Limitations to this study include its retrospective design, the low number of patients and no control group. Although IVUS is becoming an established image modality for venous assessment, IVUS was not used in our study. However, it has been reported that IVUS has higher sensitivity for the detection of venous stenosis compared to CV (Neglen and Raju, 2002; Gagne et al., 2017). Post-thrombotic changes detected on IVUS and not on CV, may improve the assessment of stent landing zone (Neglen and Raju, 2002). The Villalta scale has been recommended for the diagnosis and assessment of post-thrombotic syndrome (PTS) in clinical trials (Kahn et al., 2009). With our retrospective study design it was not possible to provide Villalta scores. However, good correlation between Villalta scale and VCSS has been shown, and VCSS may be more sensitive in severe PTS (Jayaraj and Meissner, 2014).

Our findings confirm the importance of adequate venous inflow, and indicate that the suggested inflow classification may be valuable in guiding the decision on where to place the lower stent border, and possibly which patients may not be suitable for endovascular treatment. However, the validity and reliability of such a classification needs to be applied and assessed in a larger patient cohort. Nevertheless, we think that in addition to MRV patients with post-thrombotic obstruction in the femoral confluence, should be examined with a CV with contrast injection from the dorsum of the foot, or from the popliteal vein, to evaluate axial transformation and inflow to improve the decision on optimal stent landing zone.

Although there are reports on the benefit of endovenous stenting, controlled trials have been lacking. A randomised study comparing venous stenting with conservative treatment is ongoing and its research protocol has been published (van Vuuren et al., 2017a, b, c).

Conclusion

Infrainguinal endovenous stent placement was a feasible and safe treatment with good patency and clinical results, and should be considered in patients with substantial symptoms from post-thrombotic obstructions with infrainguinal involvement. Stents with good inflow have better patency and inflow assessment is essential in deciding the optimal stent landing zone.

Abbreviations

CDT: 

Catheter directed thrombolysis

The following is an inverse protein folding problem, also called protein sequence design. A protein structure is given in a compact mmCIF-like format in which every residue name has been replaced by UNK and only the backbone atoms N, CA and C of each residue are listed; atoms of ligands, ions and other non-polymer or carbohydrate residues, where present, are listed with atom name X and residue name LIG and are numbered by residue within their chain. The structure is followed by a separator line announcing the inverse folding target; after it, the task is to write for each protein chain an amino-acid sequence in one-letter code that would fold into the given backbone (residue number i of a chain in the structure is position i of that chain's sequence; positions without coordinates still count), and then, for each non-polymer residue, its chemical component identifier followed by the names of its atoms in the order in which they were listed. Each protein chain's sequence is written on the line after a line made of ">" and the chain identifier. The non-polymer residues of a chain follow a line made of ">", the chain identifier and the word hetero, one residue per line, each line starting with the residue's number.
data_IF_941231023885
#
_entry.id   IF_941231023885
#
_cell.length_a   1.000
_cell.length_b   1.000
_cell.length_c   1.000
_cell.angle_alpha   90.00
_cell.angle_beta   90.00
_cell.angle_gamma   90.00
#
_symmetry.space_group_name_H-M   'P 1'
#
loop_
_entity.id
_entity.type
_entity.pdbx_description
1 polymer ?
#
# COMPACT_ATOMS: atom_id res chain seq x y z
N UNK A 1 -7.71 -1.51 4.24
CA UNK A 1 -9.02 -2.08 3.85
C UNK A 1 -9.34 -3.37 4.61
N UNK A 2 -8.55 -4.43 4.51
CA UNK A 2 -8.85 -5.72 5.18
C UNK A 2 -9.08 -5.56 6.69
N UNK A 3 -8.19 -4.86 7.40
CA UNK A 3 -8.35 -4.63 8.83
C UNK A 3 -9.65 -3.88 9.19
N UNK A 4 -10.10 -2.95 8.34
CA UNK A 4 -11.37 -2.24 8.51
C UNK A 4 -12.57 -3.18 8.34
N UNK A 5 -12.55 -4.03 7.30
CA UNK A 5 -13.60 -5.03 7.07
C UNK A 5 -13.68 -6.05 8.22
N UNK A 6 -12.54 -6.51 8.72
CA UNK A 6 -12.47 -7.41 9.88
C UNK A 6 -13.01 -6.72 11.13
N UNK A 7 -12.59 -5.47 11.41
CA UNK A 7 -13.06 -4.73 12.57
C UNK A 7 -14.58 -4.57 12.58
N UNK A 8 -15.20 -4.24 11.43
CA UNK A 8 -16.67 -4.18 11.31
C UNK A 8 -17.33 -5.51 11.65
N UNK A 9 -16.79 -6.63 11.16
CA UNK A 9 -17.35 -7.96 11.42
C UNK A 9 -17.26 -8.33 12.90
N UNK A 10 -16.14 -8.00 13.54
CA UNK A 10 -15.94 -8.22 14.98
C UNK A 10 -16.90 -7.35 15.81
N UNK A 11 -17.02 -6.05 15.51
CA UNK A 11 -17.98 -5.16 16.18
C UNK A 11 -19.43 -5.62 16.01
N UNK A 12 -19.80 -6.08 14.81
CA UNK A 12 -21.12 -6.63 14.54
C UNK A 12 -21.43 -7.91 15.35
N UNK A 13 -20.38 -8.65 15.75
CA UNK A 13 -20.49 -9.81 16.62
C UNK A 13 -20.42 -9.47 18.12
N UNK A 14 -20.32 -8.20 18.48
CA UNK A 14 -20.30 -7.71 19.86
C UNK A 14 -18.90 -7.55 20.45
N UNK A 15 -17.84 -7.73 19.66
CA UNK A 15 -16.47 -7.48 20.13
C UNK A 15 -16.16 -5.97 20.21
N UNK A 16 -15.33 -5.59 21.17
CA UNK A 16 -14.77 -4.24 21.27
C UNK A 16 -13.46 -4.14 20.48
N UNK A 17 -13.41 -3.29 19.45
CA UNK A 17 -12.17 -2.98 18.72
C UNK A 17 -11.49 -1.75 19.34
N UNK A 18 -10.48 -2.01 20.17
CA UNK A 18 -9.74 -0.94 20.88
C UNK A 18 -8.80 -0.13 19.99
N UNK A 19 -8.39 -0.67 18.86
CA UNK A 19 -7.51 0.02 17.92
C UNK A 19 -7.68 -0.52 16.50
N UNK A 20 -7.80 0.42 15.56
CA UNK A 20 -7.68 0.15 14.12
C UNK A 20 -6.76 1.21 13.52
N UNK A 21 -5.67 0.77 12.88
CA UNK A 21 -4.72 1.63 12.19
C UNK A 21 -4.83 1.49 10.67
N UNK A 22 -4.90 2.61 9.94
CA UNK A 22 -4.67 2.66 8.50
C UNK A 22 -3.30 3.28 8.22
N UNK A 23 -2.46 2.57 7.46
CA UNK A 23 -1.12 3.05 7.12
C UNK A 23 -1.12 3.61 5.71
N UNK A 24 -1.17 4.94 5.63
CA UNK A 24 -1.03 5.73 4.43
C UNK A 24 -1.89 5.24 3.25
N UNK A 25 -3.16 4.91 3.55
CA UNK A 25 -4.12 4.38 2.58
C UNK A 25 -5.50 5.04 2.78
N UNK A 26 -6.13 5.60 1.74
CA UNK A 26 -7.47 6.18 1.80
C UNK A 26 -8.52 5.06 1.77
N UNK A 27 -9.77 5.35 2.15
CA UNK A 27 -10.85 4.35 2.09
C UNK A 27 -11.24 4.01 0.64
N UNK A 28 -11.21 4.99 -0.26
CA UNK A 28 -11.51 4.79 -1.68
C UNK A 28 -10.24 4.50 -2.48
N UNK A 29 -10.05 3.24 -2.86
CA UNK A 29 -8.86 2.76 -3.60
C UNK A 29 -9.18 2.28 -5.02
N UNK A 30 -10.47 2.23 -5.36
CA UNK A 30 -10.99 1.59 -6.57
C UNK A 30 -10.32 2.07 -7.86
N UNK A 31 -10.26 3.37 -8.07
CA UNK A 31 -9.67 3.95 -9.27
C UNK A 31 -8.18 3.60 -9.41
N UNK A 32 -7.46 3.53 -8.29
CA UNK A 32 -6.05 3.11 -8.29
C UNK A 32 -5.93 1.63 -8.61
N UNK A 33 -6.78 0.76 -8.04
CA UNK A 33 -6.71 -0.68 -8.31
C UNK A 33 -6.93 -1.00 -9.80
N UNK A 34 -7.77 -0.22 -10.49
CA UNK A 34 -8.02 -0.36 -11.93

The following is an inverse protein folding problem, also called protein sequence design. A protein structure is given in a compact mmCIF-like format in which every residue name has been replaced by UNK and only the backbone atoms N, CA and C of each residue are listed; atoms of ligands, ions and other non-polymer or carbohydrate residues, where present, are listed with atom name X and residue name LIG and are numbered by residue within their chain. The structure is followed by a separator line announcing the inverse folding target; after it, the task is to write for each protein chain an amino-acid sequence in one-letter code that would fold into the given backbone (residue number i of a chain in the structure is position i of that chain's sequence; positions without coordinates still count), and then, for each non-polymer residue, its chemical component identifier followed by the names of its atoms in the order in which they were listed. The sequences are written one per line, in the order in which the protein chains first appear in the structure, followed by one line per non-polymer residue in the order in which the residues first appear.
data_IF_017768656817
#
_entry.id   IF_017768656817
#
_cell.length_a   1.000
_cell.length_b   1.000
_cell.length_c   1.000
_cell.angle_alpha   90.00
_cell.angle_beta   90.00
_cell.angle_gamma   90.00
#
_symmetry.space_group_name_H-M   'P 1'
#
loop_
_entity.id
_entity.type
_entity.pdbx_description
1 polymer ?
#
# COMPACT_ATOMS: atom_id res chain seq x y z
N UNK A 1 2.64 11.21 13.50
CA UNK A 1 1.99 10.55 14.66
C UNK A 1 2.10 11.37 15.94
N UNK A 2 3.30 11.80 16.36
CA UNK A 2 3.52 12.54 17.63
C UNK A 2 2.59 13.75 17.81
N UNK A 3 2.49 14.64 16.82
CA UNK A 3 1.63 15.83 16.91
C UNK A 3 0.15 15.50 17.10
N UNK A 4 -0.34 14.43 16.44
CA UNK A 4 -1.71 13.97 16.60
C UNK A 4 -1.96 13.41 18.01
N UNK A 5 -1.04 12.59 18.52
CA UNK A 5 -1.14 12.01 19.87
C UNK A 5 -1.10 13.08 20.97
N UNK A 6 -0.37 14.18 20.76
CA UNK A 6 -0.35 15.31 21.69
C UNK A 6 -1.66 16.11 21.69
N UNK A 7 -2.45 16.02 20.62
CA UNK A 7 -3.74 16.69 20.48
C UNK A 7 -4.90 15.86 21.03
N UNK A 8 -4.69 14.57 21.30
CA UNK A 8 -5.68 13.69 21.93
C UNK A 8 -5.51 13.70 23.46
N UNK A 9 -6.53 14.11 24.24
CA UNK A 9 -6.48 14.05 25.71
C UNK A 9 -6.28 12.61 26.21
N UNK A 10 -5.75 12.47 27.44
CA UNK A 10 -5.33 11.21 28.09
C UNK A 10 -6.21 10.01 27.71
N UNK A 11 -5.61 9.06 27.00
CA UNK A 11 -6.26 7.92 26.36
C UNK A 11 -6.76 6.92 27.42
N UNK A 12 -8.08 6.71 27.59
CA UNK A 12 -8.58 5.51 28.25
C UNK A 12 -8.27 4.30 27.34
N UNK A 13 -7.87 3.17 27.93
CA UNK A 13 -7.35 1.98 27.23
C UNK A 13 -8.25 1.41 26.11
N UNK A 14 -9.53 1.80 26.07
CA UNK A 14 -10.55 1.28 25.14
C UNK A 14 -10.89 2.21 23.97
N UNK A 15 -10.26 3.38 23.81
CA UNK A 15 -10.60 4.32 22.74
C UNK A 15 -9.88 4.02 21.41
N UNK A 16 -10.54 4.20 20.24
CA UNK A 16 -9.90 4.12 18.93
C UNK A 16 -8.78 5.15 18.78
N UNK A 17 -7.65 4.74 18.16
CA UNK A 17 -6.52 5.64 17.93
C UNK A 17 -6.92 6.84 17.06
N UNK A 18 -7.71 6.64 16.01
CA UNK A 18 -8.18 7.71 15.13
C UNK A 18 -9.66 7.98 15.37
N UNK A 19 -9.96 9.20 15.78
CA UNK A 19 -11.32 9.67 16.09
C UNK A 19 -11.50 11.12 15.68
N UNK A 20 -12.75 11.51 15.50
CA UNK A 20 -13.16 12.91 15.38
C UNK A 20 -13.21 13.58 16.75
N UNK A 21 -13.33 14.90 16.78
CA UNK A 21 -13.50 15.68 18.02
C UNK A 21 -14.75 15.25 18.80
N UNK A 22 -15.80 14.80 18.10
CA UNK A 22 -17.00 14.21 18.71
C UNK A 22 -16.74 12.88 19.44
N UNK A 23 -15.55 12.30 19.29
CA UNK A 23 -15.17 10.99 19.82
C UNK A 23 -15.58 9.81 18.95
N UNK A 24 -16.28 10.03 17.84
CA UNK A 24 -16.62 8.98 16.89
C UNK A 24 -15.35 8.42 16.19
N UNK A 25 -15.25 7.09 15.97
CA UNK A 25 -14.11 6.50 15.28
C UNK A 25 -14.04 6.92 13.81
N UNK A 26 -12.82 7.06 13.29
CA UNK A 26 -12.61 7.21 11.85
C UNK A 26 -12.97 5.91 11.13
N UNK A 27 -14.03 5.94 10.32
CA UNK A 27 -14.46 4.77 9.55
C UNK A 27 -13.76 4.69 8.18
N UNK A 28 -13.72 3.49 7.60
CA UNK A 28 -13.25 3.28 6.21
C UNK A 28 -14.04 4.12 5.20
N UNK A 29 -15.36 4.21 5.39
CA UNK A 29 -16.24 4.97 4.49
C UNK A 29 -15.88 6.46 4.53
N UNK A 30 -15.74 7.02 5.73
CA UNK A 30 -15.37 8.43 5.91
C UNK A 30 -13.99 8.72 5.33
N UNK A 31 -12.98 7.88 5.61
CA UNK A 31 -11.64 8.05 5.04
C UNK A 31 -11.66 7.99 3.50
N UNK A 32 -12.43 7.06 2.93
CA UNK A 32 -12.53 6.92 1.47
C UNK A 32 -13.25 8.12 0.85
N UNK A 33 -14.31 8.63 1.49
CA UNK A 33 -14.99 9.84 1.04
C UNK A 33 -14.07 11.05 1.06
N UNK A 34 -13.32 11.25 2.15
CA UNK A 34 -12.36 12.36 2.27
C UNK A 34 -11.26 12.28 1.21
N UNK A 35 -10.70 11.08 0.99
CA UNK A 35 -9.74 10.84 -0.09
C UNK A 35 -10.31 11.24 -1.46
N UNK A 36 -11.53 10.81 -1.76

CDU: 

Colour duplex ultrasound

CEAP: 

Clinical etiological anatomical patophysiological

CTV: 

Computer tomography venography

CV: 

Conventional venography

CVD: 

Chronic venous disease

IVUS: 

Intra vascular ultra sound

MRV: 

Magnetic resonance venography

VCSS: 

Venous clinical severity score

Declarations

Acknowledgements

Not applicable.

Funding

This research did not receive any specific grant from funding agencies in the public, commercial, or not-for-profit sectors.

Availability of data and materials

Datasets are available from corresponding author on request.

Authors’ contributions

All authors contributed to the design of the study of the study, the collection of data, critical review of the drafts, read and approved the final manuscript. OG had the original idea of the study, analysed the data and wrote the first draft. TE co-wrote the initial drafts and co-analysed the data.

Authors’ information

Not applicable.

Ethics approval and consent to participate

The study was approved by the local Data Protection Official for Research at Oslo University Hospital, and by the Regional Committee for Medical and Health Research Ethics. According to this approval consent to participate was not required in this retrospective study.

Consent for publication

The images submitted are entirely unidentifiable. According to the approval by the local Data Protection Official at Oslo University Hospital consent for publication was not required.

Competing interests

The authors declare that they have no competing interests.

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Authors’ Affiliations

(1)
Division of Radiology and Nuclear Medicine, Oslo University Hospital, PO Box 4950, Nydalen, N-0424 Oslo, Norway
(2)
Department of Vascular Surgery, Oslo University Hospital, PO Box 4950, Nydalen, N-0424 Oslo, Norway
(3)
Section of Vascular Investigations, Department of Vascular Surgery, Oslo University Hospital Aker, PO Box 4950, Nydalen, N-0424 Oslo, Norway
(4)
Institute of Clinical Medicine, Faculty of Medicine, University of Oslo, PO Box 1171, Blindern, 0318 Oslo, Norway